$288 million PF debt
25.8 million PF shares
Backing out $250 million value for the Gov't biz = $1.4 million PF value
Backing $200 million value out for hardware biz = $1.2 billion
$400 million overvalued / 25.8 million shares = $15 downside (low $40s)
This assumes Punchh value remains steady despite the destruction in software; using Punchh's revenue data from $PAR, top-line growth decelerated from 100% in 2018 to 50% in 2019 to just 19% in 2020; clearly CV19 made an impact but the amount is uncertain
At $32mm ARR, PAR paid 15x for Punchh; a 5x contraction in multiples alone would impair the deal by $150 million
Restaurant Magic & Total Software
What's in That ARR Anyway
Given the aforementioned low software margins, one has to wonder how much "related revenue" is included in $PAR ARR
We define Annualized Recurring Revenue (ARR) as our annualized revenue from Subscription as a Service (SaaS) and related revenue of our Brink POS line of business. We calculate ARR by annualizing the monthly recurring revenue, or MRR, for the last month of each reporting period.
PAR's credit agreement definition of ARR raises even more questions
“Annual Recurring Revenue” shall mean, with respect to a Test Period, the sum
(x) all revenues derived from software as a service and related recurring support services revenue for the last fiscal month in such Test Period multiplied by twelve (12),
(y) the monthly average amount of revenues derived referral fees for software as a service and related recurring support services for the three fiscal months in such Test Period multiplied by twelve (12) and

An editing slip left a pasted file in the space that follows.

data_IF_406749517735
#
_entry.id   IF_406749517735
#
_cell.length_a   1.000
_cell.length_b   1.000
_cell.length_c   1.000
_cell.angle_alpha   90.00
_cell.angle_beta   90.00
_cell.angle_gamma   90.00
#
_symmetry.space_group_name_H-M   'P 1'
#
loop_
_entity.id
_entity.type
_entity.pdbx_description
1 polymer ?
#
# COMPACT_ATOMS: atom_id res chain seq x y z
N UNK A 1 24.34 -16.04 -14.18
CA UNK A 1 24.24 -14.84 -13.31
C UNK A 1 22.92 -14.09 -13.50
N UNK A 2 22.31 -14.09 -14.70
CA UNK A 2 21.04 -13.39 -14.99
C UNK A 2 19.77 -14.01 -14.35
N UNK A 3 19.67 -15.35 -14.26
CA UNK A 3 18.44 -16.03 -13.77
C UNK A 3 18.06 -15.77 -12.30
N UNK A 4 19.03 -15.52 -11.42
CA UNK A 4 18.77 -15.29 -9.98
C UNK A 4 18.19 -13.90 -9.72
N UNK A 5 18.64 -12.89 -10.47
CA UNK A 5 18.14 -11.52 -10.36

(z) the monthly average amount of revenues derived from merchant transaction fees for the three fiscal months in such Test Period multiplied by twelve (12), each as recognized in accordance with GAAP, but excluding the impact of any purchase accounting or other adjustment arising out of the consummation of the Closing Date Acquisition and historical or future acquisitions.
Notes and Links
There are a number of instance where $PAR management changes the reported recurring software revenue. As an example on the 2Q20 call,
2Q19 Brink recurring revenue was $4 million, whereas on the 2Q19 call they say it was
. There are a number of similar instances going through transcripts and filings.
Management seems to mix recurring software revenue with recurring service revenue; the mix could help explain low "software" margins
The LTM as of Q3 we were at $10.5 million of software revenue; about $3 million of recurring service revenue, which is a very sticky recurring service revenue.
Most of the reported backlog seems to be
RPO / deferred revenue from service contracts
related to hardware and software installations
, where many of the Brink and RM revenue figures were reported